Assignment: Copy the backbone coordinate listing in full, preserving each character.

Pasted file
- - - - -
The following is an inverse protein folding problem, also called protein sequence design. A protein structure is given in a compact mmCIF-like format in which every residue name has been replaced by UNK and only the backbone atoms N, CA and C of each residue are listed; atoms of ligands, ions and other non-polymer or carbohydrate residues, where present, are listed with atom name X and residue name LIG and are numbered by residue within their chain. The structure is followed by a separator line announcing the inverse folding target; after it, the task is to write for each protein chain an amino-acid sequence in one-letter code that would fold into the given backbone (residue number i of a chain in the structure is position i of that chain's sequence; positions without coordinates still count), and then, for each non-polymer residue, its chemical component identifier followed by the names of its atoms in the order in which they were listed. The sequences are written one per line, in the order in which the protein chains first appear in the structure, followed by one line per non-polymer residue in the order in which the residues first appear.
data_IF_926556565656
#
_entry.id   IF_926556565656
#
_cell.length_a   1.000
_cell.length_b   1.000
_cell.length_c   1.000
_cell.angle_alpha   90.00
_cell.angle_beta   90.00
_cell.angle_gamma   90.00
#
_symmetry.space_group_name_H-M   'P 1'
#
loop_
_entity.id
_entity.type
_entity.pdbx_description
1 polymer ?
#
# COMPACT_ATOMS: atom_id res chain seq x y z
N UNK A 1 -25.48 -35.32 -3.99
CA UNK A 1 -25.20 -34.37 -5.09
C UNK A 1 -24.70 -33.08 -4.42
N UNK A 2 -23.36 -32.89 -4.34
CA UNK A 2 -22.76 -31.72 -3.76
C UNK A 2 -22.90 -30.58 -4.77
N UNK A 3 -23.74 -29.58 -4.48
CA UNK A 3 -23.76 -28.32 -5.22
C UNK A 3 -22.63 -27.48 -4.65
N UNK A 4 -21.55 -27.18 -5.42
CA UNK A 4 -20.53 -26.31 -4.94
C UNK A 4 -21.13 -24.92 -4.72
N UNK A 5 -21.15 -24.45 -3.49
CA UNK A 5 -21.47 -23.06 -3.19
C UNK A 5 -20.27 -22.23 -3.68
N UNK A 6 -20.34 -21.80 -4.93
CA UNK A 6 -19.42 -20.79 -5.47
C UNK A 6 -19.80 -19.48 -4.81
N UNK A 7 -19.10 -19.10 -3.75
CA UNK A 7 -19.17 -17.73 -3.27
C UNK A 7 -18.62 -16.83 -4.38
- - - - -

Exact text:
The following is an inverse protein folding problem, also called protein sequence design. A protein structure is given in a compact mmCIF-like format in which every residue name has been replaced by UNK and only the backbone atoms N, CA and C of each residue are listed; atoms of ligands, ions and other non-polymer or carbohydrate residues, where present, are listed with atom name X and residue name LIG and are numbered by residue within their chain. The structure is followed by a separator line announcing the inverse folding target; after it, the task is to write for each protein chain an amino-acid sequence in one-letter code that would fold into the given backbone (residue number i of a chain in the structure is position i of that chain's sequence; positions without coordinates still count), and then, for each non-polymer residue, its chemical component identifier followed by the names of its atoms in the order in which they were listed. The sequences are written one per line, in the order in which the protein chains first appear in the structure, followed by one line per non-polymer residue in the order in which the residues first appear.
data_IF_926556565656
#
_entry.id   IF_926556565656
#
_cell.length_a   1.000
_cell.length_b   1.000
_cell.length_c   1.000
_cell.angle_alpha   90.00
_cell.angle_beta   90.00
_cell.angle_gamma   90.00
#
_symmetry.space_group_name_H-M   'P 1'
#
loop_
_entity.id
_entity.type
_entity.pdbx_description
1 polymer ?
#
# COMPACT_ATOMS: atom_id res chain seq x y z
N UNK A 1 -25.48 -35.32 -3.99
CA UNK A 1 -25.20 -34.37 -5.09
C UNK A 1 -24.70 -33.08 -4.42
N UNK A 2 -23.36 -32.89 -4.34
CA UNK A 2 -22.76 -31.72 -3.76
C UNK A 2 -22.90 -30.58 -4.77
N UNK A 3 -23.74 -29.58 -4.48
CA UNK A 3 -23.76 -28.32 -5.22
C UNK A 3 -22.63 -27.48 -4.65
N UNK A 4 -21.55 -27.18 -5.42
CA UNK A 4 -20.53 -26.31 -4.94
C UNK A 4 -21.13 -24.92 -4.72
N UNK A 5 -21.15 -24.45 -3.49
CA UNK A 5 -21.47 -23.06 -3.19
C UNK A 5 -20.27 -22.23 -3.68
N UNK A 6 -20.34 -21.80 -4.93
CA UNK A 6 -19.42 -20.79 -5.47
C UNK A 6 -19.80 -19.48 -4.81
N UNK A 7 -19.10 -19.10 -3.75
CA UNK A 7 -19.17 -17.73 -3.27
C UNK A 7 -18.62 -16.83 -4.38